Telling Just Half of the Story

The Philadelphia Inquirer headline was ominous:

Independence posts 2015 loss of $54.4 million

“Independence” is Independence Blue Cross, one of the largest health insurers in the country and the dominant insurer in the Philadelphia region.   Overall, the company insures nearly ten million people (a quarter of them in the Philadelphia area) in 27 states.

Could this be a disaster in the making? Another victim of the dreaded Obamacare?

While the company’s CEO seemed nonchalant about the losses, referring to them as “bumps in the road” – although he did imply that he’s overpaying hospitals, as if that’s hospitals’ fault and not his own – its CFO attributed the losses to, among other things, people who need a lot of medical care (the nerve of those people, using their health insurance to try to get health care!).

But what the newspaper didn’t report, and what you have to dig deep, deep, deep into the company’s annual report to find, is that the $54.4 million in losses left Independence Blue Cross with a surplus of $2.7 billion.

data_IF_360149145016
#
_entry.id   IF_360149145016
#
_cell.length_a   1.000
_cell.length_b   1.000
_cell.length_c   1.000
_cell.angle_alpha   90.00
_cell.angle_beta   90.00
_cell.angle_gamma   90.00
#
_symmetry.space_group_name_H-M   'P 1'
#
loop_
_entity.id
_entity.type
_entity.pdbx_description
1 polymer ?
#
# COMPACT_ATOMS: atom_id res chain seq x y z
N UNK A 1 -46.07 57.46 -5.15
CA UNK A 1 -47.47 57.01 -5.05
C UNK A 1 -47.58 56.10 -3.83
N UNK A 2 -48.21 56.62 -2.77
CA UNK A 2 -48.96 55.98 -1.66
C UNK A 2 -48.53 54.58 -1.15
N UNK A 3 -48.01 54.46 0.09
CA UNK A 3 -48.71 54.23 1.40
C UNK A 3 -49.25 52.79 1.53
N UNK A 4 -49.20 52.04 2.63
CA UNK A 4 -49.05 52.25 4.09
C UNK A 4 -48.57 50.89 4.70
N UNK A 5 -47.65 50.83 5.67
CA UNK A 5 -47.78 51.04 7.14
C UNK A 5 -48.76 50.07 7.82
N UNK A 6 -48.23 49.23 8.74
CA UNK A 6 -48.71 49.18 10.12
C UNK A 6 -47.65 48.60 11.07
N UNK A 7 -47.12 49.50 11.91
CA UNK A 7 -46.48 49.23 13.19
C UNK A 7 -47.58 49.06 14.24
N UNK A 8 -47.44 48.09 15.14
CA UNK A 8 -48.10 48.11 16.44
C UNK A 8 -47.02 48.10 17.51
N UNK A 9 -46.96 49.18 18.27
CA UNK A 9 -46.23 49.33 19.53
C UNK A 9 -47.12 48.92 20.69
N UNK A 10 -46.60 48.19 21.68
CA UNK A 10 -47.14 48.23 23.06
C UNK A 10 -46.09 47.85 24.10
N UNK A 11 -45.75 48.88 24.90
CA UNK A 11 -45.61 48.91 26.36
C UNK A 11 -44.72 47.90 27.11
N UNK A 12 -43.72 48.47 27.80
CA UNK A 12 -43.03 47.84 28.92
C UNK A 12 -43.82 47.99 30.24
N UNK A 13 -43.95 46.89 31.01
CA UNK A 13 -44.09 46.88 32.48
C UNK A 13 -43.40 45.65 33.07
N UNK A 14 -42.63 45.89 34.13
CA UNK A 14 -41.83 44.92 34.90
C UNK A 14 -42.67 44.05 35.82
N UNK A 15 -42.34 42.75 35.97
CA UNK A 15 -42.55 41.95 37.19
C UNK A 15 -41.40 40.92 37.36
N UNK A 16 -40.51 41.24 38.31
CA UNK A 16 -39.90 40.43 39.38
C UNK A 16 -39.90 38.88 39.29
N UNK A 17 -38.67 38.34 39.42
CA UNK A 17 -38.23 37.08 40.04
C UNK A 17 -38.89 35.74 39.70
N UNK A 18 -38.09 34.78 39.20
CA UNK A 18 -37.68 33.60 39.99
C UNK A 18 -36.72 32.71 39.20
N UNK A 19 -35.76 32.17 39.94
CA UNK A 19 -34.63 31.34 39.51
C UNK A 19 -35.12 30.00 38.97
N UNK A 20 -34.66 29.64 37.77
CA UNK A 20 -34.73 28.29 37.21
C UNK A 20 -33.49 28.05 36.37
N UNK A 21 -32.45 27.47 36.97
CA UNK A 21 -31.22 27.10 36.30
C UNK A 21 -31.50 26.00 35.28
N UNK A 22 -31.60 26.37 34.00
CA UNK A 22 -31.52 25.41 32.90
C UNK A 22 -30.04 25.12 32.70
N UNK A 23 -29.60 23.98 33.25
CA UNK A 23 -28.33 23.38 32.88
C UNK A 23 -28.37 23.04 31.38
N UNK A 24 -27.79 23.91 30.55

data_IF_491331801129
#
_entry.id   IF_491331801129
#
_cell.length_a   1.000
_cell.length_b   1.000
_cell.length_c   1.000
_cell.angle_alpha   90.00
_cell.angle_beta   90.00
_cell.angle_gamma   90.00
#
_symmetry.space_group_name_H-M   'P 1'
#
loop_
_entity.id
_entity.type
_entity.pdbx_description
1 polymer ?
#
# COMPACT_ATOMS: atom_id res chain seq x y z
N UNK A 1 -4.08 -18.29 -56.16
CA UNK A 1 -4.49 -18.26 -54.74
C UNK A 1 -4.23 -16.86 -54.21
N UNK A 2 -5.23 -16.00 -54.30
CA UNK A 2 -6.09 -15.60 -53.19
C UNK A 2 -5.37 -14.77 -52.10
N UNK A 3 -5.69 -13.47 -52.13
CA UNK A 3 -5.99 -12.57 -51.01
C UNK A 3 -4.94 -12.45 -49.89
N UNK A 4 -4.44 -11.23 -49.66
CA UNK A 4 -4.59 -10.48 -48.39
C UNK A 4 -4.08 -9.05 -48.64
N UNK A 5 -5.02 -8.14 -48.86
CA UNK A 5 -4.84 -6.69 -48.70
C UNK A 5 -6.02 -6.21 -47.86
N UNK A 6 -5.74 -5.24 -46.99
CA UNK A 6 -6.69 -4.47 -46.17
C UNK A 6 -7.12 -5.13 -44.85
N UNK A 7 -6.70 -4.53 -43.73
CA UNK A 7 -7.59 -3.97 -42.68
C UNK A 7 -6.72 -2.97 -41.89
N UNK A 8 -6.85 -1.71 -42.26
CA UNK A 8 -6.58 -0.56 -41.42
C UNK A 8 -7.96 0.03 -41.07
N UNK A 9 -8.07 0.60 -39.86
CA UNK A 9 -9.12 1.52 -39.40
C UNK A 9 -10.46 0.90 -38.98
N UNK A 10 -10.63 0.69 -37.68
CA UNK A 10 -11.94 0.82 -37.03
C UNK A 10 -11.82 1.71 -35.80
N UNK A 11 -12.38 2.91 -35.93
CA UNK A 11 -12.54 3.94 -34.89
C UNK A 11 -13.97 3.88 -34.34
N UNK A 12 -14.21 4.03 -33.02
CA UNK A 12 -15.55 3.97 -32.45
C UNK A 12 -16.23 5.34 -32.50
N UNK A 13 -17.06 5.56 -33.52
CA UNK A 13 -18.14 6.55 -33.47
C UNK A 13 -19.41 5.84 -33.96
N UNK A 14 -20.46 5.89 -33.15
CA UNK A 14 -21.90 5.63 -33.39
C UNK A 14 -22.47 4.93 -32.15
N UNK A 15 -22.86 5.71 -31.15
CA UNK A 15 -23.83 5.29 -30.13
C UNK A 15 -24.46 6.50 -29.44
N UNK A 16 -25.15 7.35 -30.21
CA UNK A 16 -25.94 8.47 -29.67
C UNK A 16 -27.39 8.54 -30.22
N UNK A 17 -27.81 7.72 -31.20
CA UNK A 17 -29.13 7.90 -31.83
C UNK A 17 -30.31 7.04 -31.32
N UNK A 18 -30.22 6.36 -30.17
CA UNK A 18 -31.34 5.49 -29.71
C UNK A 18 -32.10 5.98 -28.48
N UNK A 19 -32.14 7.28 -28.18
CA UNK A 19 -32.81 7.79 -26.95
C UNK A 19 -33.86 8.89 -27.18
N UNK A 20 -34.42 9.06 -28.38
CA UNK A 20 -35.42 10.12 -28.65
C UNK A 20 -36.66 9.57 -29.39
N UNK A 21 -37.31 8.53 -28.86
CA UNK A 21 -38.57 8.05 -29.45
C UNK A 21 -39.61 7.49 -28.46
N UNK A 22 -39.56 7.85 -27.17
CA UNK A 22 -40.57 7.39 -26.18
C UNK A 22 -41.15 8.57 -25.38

A surplus.

Of $2.7 billion. (On top of “reserves” – an entirely separate slush fund – that it practically requires a court order to get insurers like Independence Blue Cross to disclose but that easily exceed $1 billion.)

Which means a $54 million loss amounts to just two percent of that surplus.

That surplus of $2.7 billion.

For a non-profit company.

But by getting the story out, the company laid the groundwork for bumping up its rates in the coming year.

To compensate for what amounts to little more than a rounding error.

And probably some bad management as well.

Well, now we know at least one reason our health insurance is so expensive: because companies like this one grossly overcharge us and then pay their executives huge salaries and sit on the rest for a rainy day that will never, ever come.

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